1) How did you get involved in military librarianship?
When I was in Graduate School at Indiana University, Bloomington, I asked my advisor what kind of library positions would take me overseas. Well the answer was working for DoD overseas in their base libraries. A recruiter for the Army Library Program came to campus and I interviewed and was offered a job in Germany. I was in charge of three (3) libraries, one for only two weeks and then the US Military Districts in Germany “reorganized” and the one fell under a different jurisdiction. That was my first experience of “reorg” a common phenomenon of large organizations.
2) How did you get involved in DMIL?
My colleague urged me to join SLA but I was a staunch ALAer, until I realized that the Military Libraries Division had a Special Interest Group (SIG) as part of the local DC Chapter. So I first joined SLA in 1990. This Military Libraries Group (MLG) was just the place for me to make the kinds of contacts I needed to assist me on the job. I found I enjoyed the programs and the networking. And, when the MLG asked me to volunteer for their programming efforts I found I enjoyed working for/with the group. So the experience of being invited to programs, though not a member drew me in, it was the contacts that convinced me to join SLA. Writing this, I realize that was twenty-five years ago! What a great decision!
3) What has been your best experience working for the military?
Working overseas in a Base Library atmosphere, I felt offering the American Public Library experience to the soldiers and especially to the young children was so valuable. Collaborating with the various Wives’ Clubs to supply more Children’s Material provided lessons in fund raising, leadership, communications and volunteer management that have stood me in “good stead” throughout my career. As a special librarian in a technology library, providing the right resources, timely advice and possibilities of real dollar savings proved the worth of the library and staff.
4) What has been your best experience being involved in DMIL?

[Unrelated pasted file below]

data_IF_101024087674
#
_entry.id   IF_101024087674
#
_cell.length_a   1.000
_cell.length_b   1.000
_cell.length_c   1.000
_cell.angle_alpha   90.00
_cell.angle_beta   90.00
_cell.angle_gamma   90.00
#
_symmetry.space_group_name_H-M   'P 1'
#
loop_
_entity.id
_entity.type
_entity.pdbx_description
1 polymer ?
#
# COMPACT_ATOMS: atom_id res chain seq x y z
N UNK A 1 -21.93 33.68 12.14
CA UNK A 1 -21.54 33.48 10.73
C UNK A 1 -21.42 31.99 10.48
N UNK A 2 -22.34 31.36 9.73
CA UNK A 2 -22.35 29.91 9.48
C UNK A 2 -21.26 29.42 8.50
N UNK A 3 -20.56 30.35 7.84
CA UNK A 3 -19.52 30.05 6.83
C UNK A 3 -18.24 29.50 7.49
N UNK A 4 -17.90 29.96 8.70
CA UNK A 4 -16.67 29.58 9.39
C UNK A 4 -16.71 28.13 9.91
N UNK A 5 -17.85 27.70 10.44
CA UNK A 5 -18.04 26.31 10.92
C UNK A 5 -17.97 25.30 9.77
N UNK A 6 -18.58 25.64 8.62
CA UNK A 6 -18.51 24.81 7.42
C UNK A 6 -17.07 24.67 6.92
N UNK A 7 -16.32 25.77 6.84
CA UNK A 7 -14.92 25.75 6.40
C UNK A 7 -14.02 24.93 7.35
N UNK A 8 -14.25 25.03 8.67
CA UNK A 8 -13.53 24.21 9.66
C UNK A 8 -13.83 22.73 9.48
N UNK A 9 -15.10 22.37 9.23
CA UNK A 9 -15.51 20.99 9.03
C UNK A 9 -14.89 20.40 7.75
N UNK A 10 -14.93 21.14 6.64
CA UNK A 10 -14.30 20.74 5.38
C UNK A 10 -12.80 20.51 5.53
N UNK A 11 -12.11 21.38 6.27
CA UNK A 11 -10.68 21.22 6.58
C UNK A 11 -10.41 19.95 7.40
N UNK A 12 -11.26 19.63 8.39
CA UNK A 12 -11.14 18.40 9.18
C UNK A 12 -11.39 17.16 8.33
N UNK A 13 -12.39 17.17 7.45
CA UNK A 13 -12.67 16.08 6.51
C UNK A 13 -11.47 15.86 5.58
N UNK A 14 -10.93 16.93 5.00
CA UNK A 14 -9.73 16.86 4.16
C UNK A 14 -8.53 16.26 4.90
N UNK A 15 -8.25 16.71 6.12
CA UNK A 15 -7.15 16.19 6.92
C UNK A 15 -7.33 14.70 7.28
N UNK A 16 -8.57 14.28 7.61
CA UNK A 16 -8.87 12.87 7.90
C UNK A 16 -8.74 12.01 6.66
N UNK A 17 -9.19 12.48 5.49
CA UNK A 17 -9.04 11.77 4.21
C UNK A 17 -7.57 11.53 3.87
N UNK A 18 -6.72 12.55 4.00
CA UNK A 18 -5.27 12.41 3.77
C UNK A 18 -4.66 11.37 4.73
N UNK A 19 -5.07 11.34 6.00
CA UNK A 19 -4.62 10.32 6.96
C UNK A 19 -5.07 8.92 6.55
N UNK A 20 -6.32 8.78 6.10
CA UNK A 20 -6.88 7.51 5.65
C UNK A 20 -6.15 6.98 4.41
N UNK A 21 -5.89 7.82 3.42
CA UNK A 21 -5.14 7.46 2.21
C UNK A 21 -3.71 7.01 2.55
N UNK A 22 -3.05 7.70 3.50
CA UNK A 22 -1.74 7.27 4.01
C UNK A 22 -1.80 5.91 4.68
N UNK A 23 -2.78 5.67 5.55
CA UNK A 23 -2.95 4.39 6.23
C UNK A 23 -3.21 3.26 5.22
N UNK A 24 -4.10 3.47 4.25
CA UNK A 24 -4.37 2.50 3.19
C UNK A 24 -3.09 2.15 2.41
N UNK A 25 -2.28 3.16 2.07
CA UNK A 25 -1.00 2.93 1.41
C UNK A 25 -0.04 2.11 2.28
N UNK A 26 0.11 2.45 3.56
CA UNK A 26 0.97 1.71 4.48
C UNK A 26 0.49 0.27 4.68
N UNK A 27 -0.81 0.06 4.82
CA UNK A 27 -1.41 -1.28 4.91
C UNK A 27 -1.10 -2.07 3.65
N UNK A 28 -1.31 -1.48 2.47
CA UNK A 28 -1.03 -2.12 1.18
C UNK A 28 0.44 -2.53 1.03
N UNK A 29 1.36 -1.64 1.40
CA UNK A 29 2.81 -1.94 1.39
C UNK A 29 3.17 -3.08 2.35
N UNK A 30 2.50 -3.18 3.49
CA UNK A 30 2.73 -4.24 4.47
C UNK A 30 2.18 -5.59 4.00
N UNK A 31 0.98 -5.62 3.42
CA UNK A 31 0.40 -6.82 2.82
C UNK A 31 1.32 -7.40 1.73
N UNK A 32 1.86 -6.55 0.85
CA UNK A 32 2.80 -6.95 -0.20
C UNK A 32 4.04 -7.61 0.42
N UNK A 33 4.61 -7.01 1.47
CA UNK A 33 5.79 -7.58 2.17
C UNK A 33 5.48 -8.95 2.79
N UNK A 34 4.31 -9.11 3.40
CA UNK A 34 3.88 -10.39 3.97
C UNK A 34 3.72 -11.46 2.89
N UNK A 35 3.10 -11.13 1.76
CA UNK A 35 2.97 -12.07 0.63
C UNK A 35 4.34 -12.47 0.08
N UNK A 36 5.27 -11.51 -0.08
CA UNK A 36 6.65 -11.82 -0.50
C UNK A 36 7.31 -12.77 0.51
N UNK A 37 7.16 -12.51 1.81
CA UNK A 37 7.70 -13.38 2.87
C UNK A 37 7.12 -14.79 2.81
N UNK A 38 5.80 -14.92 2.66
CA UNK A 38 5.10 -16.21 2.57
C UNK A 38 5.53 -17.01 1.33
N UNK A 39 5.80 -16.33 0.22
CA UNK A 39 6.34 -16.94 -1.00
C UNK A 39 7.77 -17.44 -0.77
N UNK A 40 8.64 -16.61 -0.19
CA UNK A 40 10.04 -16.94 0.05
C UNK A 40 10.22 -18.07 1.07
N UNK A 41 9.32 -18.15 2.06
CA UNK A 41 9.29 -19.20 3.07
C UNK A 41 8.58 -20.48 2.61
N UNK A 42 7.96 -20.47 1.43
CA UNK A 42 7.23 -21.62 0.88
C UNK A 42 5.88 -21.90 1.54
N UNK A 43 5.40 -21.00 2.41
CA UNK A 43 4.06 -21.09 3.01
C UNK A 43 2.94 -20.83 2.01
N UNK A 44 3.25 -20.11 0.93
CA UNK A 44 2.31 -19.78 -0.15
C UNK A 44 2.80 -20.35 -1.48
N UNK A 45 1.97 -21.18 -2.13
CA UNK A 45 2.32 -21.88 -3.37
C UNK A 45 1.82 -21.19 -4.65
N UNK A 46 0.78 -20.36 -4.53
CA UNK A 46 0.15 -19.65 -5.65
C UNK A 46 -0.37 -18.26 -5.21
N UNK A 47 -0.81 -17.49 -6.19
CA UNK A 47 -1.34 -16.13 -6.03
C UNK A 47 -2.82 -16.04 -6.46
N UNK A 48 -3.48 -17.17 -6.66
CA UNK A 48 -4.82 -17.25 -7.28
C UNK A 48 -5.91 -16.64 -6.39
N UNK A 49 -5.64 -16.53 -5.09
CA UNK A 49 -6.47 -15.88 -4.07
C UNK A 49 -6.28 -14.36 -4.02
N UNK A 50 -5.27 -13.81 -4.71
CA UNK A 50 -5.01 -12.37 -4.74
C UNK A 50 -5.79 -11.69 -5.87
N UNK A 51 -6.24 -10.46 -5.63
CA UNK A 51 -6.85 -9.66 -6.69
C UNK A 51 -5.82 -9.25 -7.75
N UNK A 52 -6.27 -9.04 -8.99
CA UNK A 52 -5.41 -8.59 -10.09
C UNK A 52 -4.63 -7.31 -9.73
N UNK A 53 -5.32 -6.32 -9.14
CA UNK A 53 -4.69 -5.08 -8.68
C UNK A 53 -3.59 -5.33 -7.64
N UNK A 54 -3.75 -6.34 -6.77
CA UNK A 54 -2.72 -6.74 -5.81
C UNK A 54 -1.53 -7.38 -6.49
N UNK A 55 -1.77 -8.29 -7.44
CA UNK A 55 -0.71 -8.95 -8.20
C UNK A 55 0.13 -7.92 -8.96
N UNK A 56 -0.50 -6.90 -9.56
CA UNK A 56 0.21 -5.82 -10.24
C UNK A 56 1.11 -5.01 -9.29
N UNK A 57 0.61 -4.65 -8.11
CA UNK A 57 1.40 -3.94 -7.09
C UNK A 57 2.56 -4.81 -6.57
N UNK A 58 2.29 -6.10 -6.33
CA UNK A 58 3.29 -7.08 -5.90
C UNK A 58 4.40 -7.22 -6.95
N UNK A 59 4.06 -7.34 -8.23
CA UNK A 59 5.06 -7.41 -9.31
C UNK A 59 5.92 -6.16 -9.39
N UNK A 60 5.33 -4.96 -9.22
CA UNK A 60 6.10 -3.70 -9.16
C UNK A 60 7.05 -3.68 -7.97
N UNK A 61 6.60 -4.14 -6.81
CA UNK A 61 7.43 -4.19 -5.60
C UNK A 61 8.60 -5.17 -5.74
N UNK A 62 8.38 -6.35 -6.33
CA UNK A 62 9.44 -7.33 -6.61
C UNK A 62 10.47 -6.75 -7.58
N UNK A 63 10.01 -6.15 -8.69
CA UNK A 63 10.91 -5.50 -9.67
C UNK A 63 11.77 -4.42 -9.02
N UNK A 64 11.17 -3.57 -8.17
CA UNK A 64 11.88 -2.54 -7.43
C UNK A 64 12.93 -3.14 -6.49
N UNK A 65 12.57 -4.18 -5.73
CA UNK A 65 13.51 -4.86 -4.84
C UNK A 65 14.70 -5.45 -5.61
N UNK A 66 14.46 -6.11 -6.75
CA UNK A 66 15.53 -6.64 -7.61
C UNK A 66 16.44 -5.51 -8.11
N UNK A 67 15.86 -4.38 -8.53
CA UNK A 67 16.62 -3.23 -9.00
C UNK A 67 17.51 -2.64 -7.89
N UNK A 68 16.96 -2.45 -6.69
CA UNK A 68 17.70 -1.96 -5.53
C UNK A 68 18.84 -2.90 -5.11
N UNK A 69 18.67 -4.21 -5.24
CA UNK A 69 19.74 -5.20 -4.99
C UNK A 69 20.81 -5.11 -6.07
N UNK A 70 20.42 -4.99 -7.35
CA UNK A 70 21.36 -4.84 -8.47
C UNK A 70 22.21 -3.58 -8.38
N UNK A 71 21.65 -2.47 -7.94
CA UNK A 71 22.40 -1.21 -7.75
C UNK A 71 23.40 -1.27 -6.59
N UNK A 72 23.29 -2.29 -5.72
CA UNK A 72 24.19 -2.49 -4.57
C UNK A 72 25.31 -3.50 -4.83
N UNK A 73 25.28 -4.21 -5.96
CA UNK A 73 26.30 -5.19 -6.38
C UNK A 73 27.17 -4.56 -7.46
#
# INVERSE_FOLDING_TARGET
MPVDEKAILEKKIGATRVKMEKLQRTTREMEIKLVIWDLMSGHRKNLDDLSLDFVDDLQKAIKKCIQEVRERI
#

Working with other professional librarians who want to help Military Libraries make a difference.
5) What positions in DMIL have you held?
Within DMIL I have been Chair Elect, Chair, Past Chair, and Secretary and worked on the Resource Committee.
6) If someone were to visit your library or your town, what would you be sure to show them or recommend that they see?
Since I am in the Washington DC area I would recommend three places that reflect American History. All are, however, a little off the beaten path. One would be Gunston Hall, home of American statesman, George Mason. It is located in Fairfax County not far from Mt Vernon. Another favorite location is from the Civil War era, President Lincoln’s Cottage located on the grounds of the Soldiers Home in Washington, DC. Lincoln spent a portion of each year, mainly the summer months at the Cottage. My final recommendation would be the Udvar-Hazy Center of the National Air and Space Museum near Dulles Airport. This annex to the Museum on the Mall displays thousands of aviation and space artifacts.
7) Please recommend one LIS-specific book or article that you read recently that you found particularly interesting. What makes it worthwhile?
“When Books Went to War: the Stories that Helped US Win World War II” by Moly Guptill Manning, published by Houghton Mifflin Harcourt, 2014. This book tells the story of Americans response to the Nazi book-burning. Working together, publishers, librarians and the US Government supplied G.I.’s with reading material that led to the rise of the paperback book and contemporary legacy, the Army Paperback Book Kits. These materials support deployed Soldiers of today in remote locations through regular monthly deliveries of paperback book kits, small MP3 players containing an audio book and other materials. Kits contain about 25 paperback books and are specially selected to match the interests of Soldiers.
8) If you were to recommend one book, just for fun, what would it be?
As a Science Fiction fan I would like to introduce you to the sub-genre of Space Opera and an S-F classic novel by James H. Schmitz, “The Witches of Karres.” This novel features well-developed characters, a mix of fantasy and science fiction and is “laugh-out-loud” hilarious in many places as the befuddled Captain Pausert deals with what he thinks of as three ordinary young girls (in reality very powerful young witches) enslaved during a raid on an Imperial planet. Adventures abound!